For one PSU or one AAA-rated company, if today, you have an exposure of Rs 200 crore, in 12 months' time it becomes Rs 1,200 crore. These large corporates don't give you any fee-based income. There are hardly any processing charges, hardly any upfront fee. So we are trying to rebalance that portfolio which, without any great effort, will bring in higher fee.

Also, we have moved our application for increasing the number of branches nominated for both direct and indirect tax collections. But we have not received approvals so far. I get some amount of fees per collection. These efforts are however small drops in the ocean. They can make a change only over a period of time.

What kind of opportunities do mid-corporates provide?

It is a known fact that mid-corporates and small borrowers offer better yield to the bank. Large corporates have greater bargaining power and their ability to get concessions from bank is really high.

This is because they lead to bulk advances and have the potential to help banks grow their balance-sheets. Whatever interest concessions the system makes available to well managed and better-rated corporates, have to be made good by capturing other allied businesses. Fee-based business such as treasury, forex, remittances, payroll accounts and offering third-party products will bring better yields.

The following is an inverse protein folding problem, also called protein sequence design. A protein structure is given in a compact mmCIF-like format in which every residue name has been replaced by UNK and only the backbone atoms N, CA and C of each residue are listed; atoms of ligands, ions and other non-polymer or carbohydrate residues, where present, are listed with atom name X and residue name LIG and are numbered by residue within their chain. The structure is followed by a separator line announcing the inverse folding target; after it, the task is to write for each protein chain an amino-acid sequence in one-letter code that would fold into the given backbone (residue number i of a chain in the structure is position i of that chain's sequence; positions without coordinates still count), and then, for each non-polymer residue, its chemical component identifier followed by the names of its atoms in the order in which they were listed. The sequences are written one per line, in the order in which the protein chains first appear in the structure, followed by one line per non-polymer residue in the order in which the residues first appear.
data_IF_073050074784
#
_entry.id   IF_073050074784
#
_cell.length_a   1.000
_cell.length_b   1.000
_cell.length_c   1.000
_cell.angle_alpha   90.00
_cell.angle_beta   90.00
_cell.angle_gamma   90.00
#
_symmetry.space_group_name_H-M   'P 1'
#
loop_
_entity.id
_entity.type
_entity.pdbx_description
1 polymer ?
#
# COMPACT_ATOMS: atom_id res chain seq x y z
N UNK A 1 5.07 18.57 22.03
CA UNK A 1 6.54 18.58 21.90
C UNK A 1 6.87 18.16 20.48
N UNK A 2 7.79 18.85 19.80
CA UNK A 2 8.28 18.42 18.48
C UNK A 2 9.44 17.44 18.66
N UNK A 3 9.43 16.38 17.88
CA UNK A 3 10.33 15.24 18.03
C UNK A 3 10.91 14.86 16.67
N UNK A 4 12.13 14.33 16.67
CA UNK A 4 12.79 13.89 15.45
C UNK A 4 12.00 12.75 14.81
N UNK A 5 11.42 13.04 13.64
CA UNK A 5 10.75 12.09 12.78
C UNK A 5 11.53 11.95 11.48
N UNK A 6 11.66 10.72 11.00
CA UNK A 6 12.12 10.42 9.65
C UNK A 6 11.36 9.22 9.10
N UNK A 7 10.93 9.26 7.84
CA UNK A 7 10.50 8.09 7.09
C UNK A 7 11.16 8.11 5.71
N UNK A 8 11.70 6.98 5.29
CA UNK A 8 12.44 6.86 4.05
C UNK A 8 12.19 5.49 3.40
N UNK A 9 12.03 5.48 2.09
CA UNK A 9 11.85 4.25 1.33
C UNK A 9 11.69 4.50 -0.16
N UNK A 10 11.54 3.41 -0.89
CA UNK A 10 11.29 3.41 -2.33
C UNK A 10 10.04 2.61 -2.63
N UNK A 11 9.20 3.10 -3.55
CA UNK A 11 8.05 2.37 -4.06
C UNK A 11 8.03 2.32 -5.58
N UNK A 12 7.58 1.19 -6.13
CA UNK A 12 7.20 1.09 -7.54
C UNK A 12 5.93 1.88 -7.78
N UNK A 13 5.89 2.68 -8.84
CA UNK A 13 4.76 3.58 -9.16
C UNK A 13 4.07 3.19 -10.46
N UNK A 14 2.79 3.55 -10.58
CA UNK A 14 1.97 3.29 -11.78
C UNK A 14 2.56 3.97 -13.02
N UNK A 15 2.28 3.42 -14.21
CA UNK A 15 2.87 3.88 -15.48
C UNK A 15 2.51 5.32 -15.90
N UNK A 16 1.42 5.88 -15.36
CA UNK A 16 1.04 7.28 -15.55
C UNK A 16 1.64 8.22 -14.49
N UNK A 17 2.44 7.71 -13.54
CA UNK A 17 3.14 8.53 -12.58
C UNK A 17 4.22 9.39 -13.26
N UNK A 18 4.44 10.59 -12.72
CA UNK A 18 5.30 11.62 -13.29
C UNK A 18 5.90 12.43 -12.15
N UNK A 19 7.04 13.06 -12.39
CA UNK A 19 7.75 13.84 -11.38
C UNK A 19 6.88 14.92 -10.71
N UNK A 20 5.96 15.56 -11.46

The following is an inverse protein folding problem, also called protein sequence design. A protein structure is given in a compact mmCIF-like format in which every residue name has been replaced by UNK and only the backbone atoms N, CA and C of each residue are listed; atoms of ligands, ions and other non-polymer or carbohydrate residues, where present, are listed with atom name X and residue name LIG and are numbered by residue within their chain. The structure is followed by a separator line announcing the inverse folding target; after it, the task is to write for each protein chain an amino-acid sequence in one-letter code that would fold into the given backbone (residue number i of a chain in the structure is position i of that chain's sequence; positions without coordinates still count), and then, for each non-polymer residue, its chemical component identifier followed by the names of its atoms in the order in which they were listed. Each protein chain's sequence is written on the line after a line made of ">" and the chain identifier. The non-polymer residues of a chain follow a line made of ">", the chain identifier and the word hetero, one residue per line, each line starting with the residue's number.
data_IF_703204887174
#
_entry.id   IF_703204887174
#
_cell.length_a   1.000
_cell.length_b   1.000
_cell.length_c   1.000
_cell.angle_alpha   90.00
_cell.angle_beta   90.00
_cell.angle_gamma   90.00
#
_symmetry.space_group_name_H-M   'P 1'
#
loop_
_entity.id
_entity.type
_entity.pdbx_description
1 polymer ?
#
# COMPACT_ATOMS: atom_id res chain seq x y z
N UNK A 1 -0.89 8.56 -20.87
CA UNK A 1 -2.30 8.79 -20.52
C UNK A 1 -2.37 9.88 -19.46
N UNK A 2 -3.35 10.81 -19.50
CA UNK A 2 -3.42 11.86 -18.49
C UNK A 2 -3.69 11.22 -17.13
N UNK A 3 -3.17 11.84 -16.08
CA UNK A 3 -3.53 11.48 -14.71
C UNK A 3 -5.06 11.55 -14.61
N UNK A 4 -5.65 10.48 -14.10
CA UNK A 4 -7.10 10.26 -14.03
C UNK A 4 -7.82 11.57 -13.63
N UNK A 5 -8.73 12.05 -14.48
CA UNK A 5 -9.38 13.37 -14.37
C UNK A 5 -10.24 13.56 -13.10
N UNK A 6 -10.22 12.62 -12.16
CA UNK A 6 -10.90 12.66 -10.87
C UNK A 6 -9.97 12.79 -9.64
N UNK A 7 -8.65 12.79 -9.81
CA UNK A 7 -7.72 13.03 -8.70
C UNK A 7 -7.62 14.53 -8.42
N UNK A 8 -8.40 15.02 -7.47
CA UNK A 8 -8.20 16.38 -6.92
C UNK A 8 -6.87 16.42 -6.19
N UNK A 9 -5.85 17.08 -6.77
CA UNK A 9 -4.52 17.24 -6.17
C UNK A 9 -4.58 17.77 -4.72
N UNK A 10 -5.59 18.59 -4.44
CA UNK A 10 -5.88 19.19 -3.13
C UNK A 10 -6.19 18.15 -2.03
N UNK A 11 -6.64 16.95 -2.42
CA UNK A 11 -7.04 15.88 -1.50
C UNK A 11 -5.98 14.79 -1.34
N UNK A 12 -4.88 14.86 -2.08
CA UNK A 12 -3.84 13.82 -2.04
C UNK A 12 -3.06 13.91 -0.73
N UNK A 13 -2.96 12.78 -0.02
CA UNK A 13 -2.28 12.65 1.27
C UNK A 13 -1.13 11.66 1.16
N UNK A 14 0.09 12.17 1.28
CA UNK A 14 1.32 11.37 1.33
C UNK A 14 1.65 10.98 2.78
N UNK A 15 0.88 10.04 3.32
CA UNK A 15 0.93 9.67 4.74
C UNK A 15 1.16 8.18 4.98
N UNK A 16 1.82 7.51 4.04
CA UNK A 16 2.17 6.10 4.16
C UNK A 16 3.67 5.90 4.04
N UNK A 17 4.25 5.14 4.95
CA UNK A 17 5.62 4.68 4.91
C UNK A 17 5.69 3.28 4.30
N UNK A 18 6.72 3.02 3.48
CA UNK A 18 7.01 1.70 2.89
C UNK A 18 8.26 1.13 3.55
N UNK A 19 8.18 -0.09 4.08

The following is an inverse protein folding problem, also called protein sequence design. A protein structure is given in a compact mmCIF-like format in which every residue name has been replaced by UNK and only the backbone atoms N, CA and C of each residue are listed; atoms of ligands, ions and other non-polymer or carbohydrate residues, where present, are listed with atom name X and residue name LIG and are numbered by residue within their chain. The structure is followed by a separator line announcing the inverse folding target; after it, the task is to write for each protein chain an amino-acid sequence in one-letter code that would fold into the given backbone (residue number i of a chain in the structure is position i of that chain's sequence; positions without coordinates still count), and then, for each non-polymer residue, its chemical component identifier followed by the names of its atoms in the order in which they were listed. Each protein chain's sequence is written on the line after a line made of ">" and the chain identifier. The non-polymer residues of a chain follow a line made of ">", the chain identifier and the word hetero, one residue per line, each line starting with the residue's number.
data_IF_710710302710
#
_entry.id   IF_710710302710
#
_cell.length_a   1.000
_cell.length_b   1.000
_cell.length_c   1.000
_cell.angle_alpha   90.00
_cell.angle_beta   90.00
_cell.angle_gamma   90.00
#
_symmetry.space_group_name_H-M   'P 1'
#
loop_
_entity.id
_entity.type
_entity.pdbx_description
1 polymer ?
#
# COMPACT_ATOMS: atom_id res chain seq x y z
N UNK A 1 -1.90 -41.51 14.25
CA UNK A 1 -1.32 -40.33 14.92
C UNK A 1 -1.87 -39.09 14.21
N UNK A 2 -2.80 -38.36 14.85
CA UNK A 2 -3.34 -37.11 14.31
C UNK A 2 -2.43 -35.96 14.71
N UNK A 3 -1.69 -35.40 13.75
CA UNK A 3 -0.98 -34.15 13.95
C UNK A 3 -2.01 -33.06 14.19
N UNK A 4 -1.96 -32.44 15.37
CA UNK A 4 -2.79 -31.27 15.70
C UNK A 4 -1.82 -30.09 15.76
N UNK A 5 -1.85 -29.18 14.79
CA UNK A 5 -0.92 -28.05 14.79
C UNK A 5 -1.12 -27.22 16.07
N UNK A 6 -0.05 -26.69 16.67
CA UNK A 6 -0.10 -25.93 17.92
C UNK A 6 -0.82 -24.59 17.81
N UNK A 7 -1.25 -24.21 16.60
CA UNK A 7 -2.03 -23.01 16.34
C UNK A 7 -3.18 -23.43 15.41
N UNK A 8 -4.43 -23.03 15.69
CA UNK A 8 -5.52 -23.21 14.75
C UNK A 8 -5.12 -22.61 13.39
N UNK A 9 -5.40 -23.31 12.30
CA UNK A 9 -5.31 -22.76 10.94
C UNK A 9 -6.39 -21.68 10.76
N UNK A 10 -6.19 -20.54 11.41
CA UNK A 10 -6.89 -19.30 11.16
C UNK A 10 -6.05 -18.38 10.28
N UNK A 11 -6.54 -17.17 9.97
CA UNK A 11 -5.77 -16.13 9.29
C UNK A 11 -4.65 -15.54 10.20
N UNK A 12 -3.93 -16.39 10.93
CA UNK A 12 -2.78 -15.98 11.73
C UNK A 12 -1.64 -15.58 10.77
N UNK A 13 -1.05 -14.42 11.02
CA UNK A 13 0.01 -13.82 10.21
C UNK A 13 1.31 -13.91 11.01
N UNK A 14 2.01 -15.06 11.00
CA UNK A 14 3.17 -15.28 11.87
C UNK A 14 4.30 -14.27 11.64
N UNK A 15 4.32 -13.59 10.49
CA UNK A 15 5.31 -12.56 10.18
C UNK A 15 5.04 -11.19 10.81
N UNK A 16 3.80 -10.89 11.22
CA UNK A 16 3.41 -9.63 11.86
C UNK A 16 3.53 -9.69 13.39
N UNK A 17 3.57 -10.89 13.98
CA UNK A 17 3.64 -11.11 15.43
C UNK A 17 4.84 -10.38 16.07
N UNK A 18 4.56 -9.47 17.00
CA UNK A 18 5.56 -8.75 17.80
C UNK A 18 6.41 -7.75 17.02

That is not the case with mid-corporates. For mid-corporates and small and medium units, the interest spreads are better and the ability to capture all other businesses is also high. And, therefore, there tends to be a rebalancing of portfolio depending on what your priorities are.

At our bank, the growing emphasis is on retail, mid-corps and SMEs. This is provided in our business theme for the current year itself, which is the year of retail.

What is your next step on the technology front?

Business analytics is something which all of us are talking about. But we are currently in a situation where a lot of extra costs are to be met and so IT spend is optional. Core banking is something we have already achieved. MIS also, we are almost there.

Though analytics is important over the long term, it need not be brought in immediately. IT progression will happen. But, as of now, we will improve upon things in CBS. And, of course, increasing the ATM population is something we have committed to. I would like to achieve a branch versus ATM ratio of 1:1. So we will do that.

Do banks need to expand their product offerings to get more household savings into the banking sector?

With the deposit structure that is there today and the restrictions in yield enhancements, banks are not well placed to do that. But one thing that we can do is perhaps wealth management. That also is not discretionary.

With restrictive regulations, we do not have great ability to attract household savings. Hence, a portion of that will definitely go elsewhere. If we are permitted to launch gold deposit schemes, we perhaps can attract more savings.

This was tried once in the past, but did not pick up, because gold in the Indian household is not fully accounted for. So it will not come to the formal channels. Hence there are challenges.

Savings bank is an operative account. So banks need paraphernalia to manage the portfolio. A crude estimate can put the operating cost between 1.5 and 2 per cent.

Published on December 22, 2011